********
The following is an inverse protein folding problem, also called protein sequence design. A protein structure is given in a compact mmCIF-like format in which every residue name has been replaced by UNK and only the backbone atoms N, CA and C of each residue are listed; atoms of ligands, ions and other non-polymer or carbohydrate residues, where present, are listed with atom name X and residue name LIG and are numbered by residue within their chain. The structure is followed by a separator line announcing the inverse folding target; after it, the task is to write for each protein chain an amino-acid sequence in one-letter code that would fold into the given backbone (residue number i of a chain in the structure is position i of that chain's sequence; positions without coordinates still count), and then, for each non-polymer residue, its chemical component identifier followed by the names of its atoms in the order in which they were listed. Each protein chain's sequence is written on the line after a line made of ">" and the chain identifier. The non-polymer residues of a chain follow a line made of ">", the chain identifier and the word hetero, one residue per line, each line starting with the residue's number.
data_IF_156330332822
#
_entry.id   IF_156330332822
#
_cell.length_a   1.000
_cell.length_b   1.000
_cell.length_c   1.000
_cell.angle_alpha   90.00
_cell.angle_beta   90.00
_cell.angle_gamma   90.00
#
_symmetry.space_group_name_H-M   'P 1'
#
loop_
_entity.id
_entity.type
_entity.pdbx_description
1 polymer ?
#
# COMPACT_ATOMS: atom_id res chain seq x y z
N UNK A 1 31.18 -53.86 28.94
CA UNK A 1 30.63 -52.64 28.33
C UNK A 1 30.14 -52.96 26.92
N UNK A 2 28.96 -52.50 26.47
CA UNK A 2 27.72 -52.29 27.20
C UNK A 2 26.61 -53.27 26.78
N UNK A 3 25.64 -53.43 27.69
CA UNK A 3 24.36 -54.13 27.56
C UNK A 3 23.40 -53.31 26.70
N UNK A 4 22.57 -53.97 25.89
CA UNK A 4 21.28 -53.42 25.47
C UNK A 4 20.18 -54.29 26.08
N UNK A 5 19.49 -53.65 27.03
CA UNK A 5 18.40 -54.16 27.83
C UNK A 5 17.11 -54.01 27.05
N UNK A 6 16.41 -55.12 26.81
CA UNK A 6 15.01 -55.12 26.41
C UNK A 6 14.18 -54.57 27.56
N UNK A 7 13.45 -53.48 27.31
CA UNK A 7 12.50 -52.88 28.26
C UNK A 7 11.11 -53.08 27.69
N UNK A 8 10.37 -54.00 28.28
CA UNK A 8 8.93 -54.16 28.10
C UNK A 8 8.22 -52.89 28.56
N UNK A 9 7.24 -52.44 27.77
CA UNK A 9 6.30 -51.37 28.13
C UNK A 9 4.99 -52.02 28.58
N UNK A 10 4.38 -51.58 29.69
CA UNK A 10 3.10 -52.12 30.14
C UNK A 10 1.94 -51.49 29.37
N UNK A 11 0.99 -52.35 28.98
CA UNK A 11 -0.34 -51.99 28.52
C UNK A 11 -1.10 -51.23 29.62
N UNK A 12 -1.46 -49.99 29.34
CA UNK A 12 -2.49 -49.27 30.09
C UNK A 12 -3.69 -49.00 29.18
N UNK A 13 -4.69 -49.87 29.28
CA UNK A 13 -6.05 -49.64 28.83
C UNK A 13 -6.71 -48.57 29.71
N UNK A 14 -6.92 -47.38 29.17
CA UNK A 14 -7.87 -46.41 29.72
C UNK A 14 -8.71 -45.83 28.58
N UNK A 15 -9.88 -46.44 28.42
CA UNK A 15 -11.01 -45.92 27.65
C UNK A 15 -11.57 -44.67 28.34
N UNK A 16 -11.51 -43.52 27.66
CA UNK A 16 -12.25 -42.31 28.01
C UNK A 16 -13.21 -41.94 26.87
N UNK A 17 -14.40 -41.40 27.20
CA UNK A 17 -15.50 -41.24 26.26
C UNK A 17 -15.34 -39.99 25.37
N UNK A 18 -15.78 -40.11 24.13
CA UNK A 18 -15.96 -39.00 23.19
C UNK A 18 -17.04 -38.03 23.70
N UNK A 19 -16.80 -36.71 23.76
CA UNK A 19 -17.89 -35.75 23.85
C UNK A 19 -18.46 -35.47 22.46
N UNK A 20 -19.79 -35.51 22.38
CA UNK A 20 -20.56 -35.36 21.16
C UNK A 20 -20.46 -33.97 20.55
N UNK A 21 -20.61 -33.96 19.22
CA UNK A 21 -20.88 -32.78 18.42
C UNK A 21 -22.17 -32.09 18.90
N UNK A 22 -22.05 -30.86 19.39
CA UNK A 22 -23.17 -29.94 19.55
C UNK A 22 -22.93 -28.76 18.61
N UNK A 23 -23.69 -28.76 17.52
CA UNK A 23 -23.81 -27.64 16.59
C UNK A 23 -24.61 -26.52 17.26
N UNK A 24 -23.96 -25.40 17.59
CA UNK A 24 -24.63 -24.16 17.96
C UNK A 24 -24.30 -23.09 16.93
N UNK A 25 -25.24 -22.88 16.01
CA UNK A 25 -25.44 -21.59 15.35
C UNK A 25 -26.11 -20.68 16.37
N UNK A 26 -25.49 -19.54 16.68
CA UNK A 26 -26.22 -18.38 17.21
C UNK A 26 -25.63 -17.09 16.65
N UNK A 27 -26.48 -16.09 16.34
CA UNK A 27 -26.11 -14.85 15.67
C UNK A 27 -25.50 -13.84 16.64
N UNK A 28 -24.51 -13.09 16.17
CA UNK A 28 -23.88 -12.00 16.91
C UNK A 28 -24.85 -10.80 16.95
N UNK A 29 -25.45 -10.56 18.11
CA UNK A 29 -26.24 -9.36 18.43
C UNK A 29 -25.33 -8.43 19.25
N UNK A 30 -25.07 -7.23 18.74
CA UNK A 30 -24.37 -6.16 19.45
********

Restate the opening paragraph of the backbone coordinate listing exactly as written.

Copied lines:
The following is an inverse protein folding problem, also called protein sequence design. A protein structure is given in a compact mmCIF-like format in which every residue name has been replaced by UNK and only the backbone atoms N, CA and C of each residue are listed; atoms of ligands, ions and other non-polymer or carbohydrate residues, where present, are listed with atom name X and residue name LIG and are numbered by residue within their chain. The structure is followed by a separator line announcing the inverse folding target; after it, the task is to write for each protein chain an amino-acid sequence in one-letter code that would fold into the given backbone (residue number i of a chain in the structure is position i of that chain's sequence; positions without coordinates still count), and then, for each non-polymer residue, its chemical component identifier followed by the names of its atoms in the order in which they were listed. Each protein chain's sequence is written on the line after a line made of ">" and the chain identifier. The non-polymer residues of a chain follow a line made of ">", the chain identifier and the word hetero, one residue per line, each line starting with the residue's number.